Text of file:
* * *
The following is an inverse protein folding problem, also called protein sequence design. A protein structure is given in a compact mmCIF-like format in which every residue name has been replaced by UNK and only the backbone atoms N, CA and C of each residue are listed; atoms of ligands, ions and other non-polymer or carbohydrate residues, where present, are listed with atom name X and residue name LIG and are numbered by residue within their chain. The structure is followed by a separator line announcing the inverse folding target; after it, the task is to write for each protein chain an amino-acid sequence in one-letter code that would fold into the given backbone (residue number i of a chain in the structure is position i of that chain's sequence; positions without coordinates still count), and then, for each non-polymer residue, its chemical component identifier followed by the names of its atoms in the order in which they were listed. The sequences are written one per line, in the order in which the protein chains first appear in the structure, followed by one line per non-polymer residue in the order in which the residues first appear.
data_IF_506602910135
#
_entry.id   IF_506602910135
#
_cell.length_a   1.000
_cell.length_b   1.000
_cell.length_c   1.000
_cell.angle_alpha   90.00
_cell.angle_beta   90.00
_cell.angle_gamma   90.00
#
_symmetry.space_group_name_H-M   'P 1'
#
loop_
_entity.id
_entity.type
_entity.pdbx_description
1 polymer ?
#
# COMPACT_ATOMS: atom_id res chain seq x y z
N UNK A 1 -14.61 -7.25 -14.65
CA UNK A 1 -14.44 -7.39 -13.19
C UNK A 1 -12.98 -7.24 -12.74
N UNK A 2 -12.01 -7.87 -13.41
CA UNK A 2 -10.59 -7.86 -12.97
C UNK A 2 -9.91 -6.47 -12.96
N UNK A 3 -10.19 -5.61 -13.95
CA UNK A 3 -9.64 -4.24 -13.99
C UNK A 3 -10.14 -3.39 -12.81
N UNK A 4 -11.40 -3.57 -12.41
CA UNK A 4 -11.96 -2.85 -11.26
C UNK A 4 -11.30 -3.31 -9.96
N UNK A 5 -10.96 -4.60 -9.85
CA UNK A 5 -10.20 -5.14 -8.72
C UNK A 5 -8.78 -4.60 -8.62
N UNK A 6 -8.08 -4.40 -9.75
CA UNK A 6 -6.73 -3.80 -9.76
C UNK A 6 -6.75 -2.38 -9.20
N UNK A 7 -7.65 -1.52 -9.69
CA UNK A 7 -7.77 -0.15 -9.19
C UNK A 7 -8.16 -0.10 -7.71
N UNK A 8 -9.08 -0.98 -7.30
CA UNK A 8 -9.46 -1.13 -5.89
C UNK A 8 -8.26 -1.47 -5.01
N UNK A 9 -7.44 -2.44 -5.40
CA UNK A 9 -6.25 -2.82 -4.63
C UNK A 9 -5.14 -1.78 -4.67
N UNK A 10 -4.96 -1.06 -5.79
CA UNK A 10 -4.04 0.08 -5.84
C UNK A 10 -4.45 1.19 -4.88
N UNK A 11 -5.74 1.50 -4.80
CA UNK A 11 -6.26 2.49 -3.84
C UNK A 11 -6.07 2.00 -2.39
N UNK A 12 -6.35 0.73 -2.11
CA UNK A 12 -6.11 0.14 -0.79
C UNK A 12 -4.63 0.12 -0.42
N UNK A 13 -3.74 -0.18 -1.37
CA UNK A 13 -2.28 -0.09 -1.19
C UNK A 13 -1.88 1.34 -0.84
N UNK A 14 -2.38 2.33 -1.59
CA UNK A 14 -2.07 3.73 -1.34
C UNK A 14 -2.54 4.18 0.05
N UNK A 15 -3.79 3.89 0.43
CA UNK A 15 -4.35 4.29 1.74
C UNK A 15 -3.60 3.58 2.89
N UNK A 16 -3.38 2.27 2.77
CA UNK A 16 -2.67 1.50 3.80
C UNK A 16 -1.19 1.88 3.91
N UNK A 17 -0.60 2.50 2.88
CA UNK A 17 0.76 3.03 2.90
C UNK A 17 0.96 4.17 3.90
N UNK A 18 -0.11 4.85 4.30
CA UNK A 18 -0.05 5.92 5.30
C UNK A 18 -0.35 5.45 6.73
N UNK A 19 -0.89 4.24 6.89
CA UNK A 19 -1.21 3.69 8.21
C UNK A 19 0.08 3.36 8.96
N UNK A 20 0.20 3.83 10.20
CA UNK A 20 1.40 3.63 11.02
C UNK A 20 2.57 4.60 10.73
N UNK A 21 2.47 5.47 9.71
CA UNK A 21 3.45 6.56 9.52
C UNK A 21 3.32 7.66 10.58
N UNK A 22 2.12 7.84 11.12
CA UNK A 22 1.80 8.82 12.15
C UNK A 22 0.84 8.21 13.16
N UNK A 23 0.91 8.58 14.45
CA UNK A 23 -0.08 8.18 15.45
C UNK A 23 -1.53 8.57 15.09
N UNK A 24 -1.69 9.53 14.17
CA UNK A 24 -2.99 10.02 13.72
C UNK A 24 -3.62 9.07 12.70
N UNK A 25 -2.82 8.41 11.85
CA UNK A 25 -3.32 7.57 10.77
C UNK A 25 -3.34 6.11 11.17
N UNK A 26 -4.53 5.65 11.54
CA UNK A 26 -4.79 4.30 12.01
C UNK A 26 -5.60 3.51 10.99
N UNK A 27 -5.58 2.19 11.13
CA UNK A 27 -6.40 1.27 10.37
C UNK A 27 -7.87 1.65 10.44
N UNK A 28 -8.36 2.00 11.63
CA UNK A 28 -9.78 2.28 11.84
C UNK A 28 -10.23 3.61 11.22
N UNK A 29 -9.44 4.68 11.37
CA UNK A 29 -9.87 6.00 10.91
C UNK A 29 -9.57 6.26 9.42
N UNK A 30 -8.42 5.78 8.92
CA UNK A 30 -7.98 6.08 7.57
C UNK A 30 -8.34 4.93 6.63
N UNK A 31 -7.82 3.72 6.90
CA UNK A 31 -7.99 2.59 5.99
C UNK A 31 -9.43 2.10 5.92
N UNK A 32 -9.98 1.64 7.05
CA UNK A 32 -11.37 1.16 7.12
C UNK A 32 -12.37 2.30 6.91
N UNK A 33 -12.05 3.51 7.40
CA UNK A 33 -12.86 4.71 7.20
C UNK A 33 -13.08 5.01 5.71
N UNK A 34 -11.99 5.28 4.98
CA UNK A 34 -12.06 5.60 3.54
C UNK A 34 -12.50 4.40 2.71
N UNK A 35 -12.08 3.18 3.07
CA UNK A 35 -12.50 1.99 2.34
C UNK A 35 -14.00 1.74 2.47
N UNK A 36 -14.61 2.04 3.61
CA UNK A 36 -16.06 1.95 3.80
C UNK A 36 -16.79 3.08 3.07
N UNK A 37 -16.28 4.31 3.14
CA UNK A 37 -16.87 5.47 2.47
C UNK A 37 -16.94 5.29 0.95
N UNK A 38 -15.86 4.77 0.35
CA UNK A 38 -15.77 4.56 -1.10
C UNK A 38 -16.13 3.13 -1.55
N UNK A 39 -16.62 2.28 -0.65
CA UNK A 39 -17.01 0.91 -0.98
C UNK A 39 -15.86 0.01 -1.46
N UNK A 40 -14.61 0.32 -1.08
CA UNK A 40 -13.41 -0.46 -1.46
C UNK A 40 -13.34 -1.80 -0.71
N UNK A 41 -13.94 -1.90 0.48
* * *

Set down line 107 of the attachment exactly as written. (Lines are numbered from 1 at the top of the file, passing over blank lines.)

CA UNK A 29 -9.87 6.00 10.91